'If you are not focused on what you want out of life, you would easily be distracted' – Guardian Nigeria

Model and serial entrepreneur, Victoria Michaels
Victoria Michaels is a model and serial entrepreneur, who has been featured in major international publications, including CANOE, Vogue, Italia, Cosmopolitan, Glitz Africa, ROOTS, Africa Fashion Week London Magazine, Glam Africa, Destiny, Women & Home, Elle and Enjoy Magazine.
She holds a Bachelor of Science Degree from Central University College Ghana and a Diploma in Communication Studies from the Ghana Institute of Journalism.
A social change advocate, she established the Victoria Michaels Foundation, a non-profit organisation seeking to empower women and the less privileged children across Africa to discover their potential and deploy it for greater social use. The foundation focuses on Girl Child and Women Empowerment, Youth Development and Education.
In 2019, Michaels was signed as the European Union Champion of the Environment and in collaboration with the Victoria Michaels Foundation and Africa Literacy Development Initiative, they educated and empowered both 1st and 2nd cycle schools to be more aware of their environment and how to keep it clean.
Michaels is also the founder of Fashion Connect Africa (FCA), one of the emerging social enterprises established to change lives in the creative space. Using her platform, she has also established the FCA Creative Development Hub, a centre that nurtures the next generation of fashion professionals.
She is also the Lead for Fashion Connect Africa Garment Factory, an affiliate of Fashion Connect Africa Limited. She also spearheads the setting up of a Fashion Creative Hub, which is intended to help creatives acquire extensive knowledge in order to better their craft.
In this interview with IJEOMA THOMAS-ODIA, Michaels has been named among the top 50 Young CEOs for 2020 in Ghana and awarded for being one of the most influential people in the country, talks about her career, humanitarian project and life as a serial entrepreneur.
Could you share with us your growing up and journey so far?
I AM from Umuleri in Anambra State. My mum is half Ghanaian and I grew up here in Nigeria and Ghana; I have lived in Imo State, Asaba and Lagos. This part of the world brings a lot of memories, Ghana as well. I have lived in different parts of the world, including Milan, South Africa and London; this work takes me around.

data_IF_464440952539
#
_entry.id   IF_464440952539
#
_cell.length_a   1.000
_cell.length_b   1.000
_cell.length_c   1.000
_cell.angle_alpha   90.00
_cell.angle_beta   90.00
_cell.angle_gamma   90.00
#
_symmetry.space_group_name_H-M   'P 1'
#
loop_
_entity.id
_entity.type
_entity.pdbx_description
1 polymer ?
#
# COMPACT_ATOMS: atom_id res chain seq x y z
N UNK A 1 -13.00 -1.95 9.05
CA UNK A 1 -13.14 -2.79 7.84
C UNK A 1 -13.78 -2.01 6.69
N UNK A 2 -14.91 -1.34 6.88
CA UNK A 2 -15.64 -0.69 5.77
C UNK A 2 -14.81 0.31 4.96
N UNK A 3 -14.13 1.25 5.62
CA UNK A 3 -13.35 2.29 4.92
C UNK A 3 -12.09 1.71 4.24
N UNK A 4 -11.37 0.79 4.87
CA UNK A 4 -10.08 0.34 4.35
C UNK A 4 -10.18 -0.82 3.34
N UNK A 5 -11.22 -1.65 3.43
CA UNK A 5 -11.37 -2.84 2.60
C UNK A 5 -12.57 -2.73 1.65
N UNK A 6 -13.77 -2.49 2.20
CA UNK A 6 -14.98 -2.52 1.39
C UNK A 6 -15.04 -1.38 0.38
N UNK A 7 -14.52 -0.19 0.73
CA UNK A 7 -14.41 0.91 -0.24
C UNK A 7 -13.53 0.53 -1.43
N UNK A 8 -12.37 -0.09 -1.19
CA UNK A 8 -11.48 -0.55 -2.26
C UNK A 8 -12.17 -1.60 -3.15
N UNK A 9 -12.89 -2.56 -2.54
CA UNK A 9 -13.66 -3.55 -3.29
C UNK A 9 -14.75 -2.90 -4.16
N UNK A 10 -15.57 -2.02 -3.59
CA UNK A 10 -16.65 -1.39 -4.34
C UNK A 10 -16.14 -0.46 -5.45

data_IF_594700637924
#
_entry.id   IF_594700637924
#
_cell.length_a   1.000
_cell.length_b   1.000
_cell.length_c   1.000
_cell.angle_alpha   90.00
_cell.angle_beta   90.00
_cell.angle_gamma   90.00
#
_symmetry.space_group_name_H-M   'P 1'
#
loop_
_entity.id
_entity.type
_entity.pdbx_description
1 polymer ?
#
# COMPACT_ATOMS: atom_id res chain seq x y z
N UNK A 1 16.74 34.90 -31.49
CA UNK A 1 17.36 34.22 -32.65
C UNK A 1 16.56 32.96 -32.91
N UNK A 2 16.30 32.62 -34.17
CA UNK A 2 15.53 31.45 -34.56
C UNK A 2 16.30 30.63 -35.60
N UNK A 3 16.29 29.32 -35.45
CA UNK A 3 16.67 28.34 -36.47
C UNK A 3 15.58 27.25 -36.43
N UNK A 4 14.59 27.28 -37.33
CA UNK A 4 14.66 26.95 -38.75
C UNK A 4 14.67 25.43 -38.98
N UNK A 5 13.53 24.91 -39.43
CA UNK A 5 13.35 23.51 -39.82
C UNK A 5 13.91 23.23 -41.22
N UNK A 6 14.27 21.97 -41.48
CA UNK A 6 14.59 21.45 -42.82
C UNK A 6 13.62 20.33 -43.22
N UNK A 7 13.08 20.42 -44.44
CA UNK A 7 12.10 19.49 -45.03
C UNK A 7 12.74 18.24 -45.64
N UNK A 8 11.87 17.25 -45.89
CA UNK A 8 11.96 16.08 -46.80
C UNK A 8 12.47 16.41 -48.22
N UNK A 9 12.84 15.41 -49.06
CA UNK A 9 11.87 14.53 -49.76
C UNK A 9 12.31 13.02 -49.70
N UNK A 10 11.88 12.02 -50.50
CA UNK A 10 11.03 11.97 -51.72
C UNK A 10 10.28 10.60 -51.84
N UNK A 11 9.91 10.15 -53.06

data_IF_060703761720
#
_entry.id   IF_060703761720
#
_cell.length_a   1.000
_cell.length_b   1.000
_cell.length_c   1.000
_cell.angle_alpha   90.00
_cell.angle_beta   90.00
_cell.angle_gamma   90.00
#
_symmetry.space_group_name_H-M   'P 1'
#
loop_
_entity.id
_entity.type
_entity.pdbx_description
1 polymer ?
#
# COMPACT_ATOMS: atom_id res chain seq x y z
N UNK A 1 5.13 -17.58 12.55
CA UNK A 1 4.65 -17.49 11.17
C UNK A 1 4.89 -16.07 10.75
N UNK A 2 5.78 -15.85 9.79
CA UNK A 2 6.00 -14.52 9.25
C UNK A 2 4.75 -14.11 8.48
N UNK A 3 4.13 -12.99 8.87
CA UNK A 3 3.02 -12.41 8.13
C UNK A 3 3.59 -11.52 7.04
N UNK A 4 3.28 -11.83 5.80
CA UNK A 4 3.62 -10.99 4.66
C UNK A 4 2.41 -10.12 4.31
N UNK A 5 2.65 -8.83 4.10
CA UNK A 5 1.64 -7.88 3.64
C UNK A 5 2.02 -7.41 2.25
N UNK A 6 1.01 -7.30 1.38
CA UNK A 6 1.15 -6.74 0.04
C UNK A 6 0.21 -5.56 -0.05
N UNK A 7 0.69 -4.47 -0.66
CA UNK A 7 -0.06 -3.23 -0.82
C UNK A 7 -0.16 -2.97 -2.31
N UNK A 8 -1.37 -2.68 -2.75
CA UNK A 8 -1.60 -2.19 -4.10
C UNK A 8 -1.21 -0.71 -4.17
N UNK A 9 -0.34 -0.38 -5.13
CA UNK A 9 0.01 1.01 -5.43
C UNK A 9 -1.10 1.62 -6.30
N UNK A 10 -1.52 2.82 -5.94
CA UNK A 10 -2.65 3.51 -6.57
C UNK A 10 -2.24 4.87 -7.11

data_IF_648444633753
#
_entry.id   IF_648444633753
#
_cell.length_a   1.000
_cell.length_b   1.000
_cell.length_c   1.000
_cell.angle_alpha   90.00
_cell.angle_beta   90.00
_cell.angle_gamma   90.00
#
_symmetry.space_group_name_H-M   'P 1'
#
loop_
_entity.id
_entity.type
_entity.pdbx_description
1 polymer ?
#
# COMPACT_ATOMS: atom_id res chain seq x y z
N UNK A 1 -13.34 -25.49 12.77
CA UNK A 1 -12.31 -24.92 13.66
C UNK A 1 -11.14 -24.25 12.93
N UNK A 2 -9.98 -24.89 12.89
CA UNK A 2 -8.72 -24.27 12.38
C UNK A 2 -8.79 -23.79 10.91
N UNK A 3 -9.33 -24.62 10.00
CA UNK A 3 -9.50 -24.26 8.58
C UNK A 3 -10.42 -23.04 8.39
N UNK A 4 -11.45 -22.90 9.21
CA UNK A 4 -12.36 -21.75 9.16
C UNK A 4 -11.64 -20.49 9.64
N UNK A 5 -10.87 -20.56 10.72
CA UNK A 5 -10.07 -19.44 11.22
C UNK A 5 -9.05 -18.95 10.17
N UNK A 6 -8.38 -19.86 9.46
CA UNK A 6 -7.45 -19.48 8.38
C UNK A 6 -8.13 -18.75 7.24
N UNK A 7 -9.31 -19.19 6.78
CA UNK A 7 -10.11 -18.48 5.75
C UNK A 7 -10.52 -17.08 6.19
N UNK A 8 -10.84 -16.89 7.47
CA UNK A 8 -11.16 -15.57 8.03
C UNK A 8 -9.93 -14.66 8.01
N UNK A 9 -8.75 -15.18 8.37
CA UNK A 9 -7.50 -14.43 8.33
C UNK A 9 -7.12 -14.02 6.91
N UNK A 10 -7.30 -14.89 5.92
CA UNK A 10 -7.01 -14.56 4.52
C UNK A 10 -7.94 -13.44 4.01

Growing up with my parents was fun; my dad was a polygamist with two other wives. So, living with stepsisters and brothers was fun. I remember always scratching my father’s back, he really enjoyed it; picking grey from his hair and he always gives a prize to the person who picks the most. I also remember pounding fufu; we had a roaster because my dad doesn’t eat stale food, so his wives will take turns cooking while the children pound.
Also, we were born into the Assemblies of God and so we didn’t have piercings for earrings, but I would go to school and see other kids in their cute earrings. I told myself that my sister and I would look good in them too. It didn’t occur to me there will be a machine or method for it, so I used a safety pin to pierce for myself and my little sister and blood started oozing out. I didn’t know what to do, I was scared, and my sister and I started crying. My mum came home and gave me the beating of my life.
I was quite stubborn growing up, but my mum’s intervention set me straight and moulded me into the woman I am. They also realised I had a knack for fashion, even though I didn’t know anything called modelling at the time, but anyone who came into our space would always say they like the way I look. I carefully select my clothing and I tell my mum about colours I love and when she buys them for me, I parade around the house.
It was at the funeral of a relative that one of them asked my mum if it was okay for me to travel with them to the U.S. because she thinks I will make a good model as I had my height; I was 12 then. I didn’t know what it was and my mum was too scared to let her young daughter go, so, we let that opportunity go. Then I grew and evolved and understood what modelling was about; I spoke to my family and they were comfortable with it, because everywhere I went, they ask if I am a model and when this kept coming, I knew I could make a craft out of it.